Health Life

Heterogeneous populations develop herd immunity quicker

Comparison between potential courses of an epidemic wave in a populations of various heterogeneity. The curves share the same initial rapid growth, characterized by R0=2,5. The more heterogeneous a population is, the quicker the epidemic becomes self-limiting. The curves show the course of infection numbers in an epidemic without containment measures. (R0: Reproduction rate of the epidemic, meaning the number of new infections that an infected person causes on average). Credit: Neipel et al. 2020

In rapidly spreading epidemics such as the current coronavirus pandemic, it is usually expected that a majority of the population will be infected before herd immunity is achieved and the epidemic abates. The estimate of when the threshold for this is reached is usually based on models that assume all individuals in a population are identical. Researchers at the Max Planck Institute for the Physics of Complex Systems in Dresden have used a new model to demonstrate that herd immunity can be achieved at a lower threshold if some individuals are more easily infected than others.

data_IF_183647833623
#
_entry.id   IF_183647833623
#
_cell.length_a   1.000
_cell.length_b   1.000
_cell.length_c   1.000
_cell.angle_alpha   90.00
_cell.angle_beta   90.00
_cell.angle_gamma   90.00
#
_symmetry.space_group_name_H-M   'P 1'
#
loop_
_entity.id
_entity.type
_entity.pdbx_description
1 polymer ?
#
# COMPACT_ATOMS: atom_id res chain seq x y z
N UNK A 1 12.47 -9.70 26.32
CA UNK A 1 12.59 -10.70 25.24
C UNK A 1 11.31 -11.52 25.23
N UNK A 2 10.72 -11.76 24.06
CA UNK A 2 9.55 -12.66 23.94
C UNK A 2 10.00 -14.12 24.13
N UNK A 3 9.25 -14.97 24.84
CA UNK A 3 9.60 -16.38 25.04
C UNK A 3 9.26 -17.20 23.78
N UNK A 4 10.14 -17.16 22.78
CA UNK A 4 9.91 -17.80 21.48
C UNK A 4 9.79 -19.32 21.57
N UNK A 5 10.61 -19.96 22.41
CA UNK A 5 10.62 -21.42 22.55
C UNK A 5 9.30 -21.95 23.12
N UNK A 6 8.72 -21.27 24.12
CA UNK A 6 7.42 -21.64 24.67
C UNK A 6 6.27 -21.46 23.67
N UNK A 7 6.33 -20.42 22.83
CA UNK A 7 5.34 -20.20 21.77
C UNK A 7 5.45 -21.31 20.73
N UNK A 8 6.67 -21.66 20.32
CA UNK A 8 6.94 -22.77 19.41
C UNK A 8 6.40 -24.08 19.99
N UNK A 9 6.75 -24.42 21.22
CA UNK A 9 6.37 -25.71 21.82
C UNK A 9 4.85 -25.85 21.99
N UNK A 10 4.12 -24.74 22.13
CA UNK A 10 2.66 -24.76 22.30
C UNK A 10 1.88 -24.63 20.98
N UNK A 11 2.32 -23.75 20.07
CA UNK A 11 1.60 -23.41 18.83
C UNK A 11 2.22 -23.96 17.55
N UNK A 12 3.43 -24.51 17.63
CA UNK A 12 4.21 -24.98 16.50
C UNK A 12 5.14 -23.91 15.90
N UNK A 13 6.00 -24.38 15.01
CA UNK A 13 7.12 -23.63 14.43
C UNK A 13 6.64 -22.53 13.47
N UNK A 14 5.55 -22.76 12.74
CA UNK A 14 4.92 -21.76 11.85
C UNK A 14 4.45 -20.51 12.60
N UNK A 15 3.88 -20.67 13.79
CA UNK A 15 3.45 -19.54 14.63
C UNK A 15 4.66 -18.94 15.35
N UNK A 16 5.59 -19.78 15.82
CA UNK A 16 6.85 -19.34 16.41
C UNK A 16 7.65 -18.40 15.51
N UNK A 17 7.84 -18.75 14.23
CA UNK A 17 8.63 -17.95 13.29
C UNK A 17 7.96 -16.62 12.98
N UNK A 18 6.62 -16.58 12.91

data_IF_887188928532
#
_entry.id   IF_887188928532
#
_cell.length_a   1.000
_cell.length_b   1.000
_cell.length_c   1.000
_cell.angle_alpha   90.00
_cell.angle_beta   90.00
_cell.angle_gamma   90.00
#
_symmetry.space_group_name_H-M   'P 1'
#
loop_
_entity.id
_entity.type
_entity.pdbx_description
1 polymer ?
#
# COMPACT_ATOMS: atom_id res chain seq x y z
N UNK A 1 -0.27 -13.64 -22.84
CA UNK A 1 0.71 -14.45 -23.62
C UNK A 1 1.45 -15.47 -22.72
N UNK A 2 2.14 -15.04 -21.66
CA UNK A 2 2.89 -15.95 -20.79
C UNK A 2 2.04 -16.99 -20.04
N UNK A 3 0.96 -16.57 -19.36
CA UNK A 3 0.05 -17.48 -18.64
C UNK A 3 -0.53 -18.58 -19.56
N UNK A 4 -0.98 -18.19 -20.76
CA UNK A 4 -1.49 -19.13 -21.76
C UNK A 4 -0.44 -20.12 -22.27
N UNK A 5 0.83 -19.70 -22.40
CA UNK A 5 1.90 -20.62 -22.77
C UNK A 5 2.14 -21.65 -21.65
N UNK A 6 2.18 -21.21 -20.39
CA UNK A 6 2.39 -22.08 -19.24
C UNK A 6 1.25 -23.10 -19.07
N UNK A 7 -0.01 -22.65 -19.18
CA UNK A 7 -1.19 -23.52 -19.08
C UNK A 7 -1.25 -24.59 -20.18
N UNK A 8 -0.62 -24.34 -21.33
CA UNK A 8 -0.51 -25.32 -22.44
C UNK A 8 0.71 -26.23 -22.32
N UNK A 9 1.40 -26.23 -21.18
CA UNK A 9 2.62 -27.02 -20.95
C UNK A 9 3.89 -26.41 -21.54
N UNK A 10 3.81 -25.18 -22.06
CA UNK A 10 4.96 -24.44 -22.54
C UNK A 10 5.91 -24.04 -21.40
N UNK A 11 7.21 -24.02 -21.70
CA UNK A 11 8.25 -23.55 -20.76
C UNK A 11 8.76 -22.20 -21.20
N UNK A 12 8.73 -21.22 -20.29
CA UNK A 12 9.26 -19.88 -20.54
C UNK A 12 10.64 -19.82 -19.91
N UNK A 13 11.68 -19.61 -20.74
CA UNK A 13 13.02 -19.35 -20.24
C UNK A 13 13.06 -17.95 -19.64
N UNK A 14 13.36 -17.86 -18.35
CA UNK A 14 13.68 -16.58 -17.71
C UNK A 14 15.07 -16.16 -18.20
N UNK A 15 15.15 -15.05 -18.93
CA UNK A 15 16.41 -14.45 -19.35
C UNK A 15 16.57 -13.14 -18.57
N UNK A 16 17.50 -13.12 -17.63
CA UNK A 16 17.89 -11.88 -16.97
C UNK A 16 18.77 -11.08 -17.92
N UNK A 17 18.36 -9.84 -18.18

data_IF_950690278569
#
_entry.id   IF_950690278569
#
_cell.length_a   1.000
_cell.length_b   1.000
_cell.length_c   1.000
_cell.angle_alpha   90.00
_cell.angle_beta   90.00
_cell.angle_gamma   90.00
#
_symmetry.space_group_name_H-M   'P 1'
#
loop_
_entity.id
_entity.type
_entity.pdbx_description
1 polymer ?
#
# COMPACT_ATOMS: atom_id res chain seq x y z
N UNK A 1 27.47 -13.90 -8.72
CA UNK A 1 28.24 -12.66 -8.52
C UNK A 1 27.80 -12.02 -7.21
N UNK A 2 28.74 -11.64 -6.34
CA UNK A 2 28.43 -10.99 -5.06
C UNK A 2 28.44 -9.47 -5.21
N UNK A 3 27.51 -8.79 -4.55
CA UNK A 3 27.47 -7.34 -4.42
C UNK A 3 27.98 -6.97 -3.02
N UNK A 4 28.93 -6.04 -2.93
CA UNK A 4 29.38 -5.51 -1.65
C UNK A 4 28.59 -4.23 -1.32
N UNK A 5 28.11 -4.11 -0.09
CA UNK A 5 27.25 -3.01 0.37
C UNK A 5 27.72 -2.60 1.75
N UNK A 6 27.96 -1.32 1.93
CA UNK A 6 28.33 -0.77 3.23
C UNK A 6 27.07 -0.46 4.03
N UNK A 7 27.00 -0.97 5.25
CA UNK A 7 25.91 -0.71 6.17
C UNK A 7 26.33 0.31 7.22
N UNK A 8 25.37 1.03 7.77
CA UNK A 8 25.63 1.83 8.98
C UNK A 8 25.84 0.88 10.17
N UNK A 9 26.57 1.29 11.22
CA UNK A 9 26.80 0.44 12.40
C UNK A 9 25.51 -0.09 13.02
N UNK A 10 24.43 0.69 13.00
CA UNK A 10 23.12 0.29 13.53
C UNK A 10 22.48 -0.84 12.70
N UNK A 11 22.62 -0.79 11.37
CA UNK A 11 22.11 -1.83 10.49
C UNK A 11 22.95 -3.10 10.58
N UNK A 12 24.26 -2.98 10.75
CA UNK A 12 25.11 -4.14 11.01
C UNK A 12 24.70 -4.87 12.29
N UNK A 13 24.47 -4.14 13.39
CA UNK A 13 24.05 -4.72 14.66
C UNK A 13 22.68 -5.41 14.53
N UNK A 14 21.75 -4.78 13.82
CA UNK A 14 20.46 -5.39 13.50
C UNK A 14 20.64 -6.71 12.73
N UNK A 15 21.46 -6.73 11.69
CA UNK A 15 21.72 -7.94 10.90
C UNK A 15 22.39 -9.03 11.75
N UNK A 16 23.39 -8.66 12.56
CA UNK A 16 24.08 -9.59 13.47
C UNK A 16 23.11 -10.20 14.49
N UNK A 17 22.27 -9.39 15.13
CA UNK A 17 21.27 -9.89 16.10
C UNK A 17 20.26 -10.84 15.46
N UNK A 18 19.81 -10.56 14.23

Most epidemics abate before the majority of the population becomes infected. What exactly determines this turning point, and the extent of the epidemic, is not yet well understood. Many epidemic models are based on the assumption that individuals in a population are essentially identical. However, in an actual population, every person is different. For example, some people are less likely to become infected through contact with an infected individual, perhaps due to a more effective immune system, or better hygiene.

A team led by Frank Jülicher from the Max Planck Institute for the Physics of Complex Systems has been investigating the influence of this heterogeneity on the spread of an epidemic. When individuals differ in their susceptibility to an , it is primarily the most susceptible who become